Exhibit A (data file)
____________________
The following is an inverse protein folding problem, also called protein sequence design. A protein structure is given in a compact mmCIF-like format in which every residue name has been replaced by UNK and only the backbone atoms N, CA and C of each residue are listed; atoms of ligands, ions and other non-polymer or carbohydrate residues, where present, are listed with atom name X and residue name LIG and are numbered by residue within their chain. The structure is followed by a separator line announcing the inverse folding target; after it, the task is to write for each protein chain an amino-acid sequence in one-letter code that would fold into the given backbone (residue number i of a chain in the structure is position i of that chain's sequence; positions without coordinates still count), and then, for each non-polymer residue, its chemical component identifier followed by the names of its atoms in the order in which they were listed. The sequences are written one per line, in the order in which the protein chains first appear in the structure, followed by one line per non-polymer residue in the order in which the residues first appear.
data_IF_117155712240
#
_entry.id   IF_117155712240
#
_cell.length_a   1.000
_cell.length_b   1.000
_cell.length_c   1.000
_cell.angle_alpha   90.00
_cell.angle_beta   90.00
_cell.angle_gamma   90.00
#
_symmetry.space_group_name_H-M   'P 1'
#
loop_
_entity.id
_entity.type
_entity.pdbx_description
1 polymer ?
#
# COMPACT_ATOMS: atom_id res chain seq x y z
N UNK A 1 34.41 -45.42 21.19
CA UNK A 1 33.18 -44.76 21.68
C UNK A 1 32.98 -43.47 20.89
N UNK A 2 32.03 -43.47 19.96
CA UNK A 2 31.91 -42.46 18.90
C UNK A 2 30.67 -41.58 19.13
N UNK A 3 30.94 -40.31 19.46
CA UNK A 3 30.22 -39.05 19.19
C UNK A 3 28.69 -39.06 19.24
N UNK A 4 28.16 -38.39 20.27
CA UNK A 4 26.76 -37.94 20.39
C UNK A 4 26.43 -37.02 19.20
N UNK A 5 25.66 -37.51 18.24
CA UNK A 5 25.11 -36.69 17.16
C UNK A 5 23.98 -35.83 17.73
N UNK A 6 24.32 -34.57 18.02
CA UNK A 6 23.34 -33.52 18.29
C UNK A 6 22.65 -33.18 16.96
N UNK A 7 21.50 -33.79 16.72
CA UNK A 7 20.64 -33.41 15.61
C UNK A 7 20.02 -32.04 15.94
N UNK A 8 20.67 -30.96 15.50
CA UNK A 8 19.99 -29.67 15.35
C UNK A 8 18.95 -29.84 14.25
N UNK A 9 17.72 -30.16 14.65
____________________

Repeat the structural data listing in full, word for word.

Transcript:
The following is an inverse protein folding problem, also called protein sequence design. A protein structure is given in a compact mmCIF-like format in which every residue name has been replaced by UNK and only the backbone atoms N, CA and C of each residue are listed; atoms of ligands, ions and other non-polymer or carbohydrate residues, where present, are listed with atom name X and residue name LIG and are numbered by residue within their chain. The structure is followed by a separator line announcing the inverse folding target; after it, the task is to write for each protein chain an amino-acid sequence in one-letter code that would fold into the given backbone (residue number i of a chain in the structure is position i of that chain's sequence; positions without coordinates still count), and then, for each non-polymer residue, its chemical component identifier followed by the names of its atoms in the order in which they were listed. The sequences are written one per line, in the order in which the protein chains first appear in the structure, followed by one line per non-polymer residue in the order in which the residues first appear.
data_IF_117155712240
#
_entry.id   IF_117155712240
#
_cell.length_a   1.000
_cell.length_b   1.000
_cell.length_c   1.000
_cell.angle_alpha   90.00
_cell.angle_beta   90.00
_cell.angle_gamma   90.00
#
_symmetry.space_group_name_H-M   'P 1'
#
loop_
_entity.id
_entity.type
_entity.pdbx_description
1 polymer ?
#
# COMPACT_ATOMS: atom_id res chain seq x y z
N UNK A 1 34.41 -45.42 21.19
CA UNK A 1 33.18 -44.76 21.68
C UNK A 1 32.98 -43.47 20.89
N UNK A 2 32.03 -43.47 19.96
CA UNK A 2 31.91 -42.46 18.90
C UNK A 2 30.67 -41.58 19.13
N UNK A 3 30.94 -40.31 19.46
CA UNK A 3 30.22 -39.05 19.19
C UNK A 3 28.69 -39.06 19.24
N UNK A 4 28.16 -38.39 20.27
CA UNK A 4 26.76 -37.94 20.39
C UNK A 4 26.43 -37.02 19.20
N UNK A 5 25.66 -37.51 18.24
CA UNK A 5 25.11 -36.69 17.16
C UNK A 5 23.98 -35.83 17.73
N UNK A 6 24.32 -34.57 18.02
CA UNK A 6 23.34 -33.52 18.29
C UNK A 6 22.65 -33.18 16.96
N UNK A 7 21.50 -33.79 16.72
CA UNK A 7 20.64 -33.41 15.61
C UNK A 7 20.02 -32.04 15.94
N UNK A 8 20.67 -30.96 15.50
CA UNK A 8 19.99 -29.67 15.35
C UNK A 8 18.95 -29.84 14.25
N UNK A 9 17.72 -30.16 14.65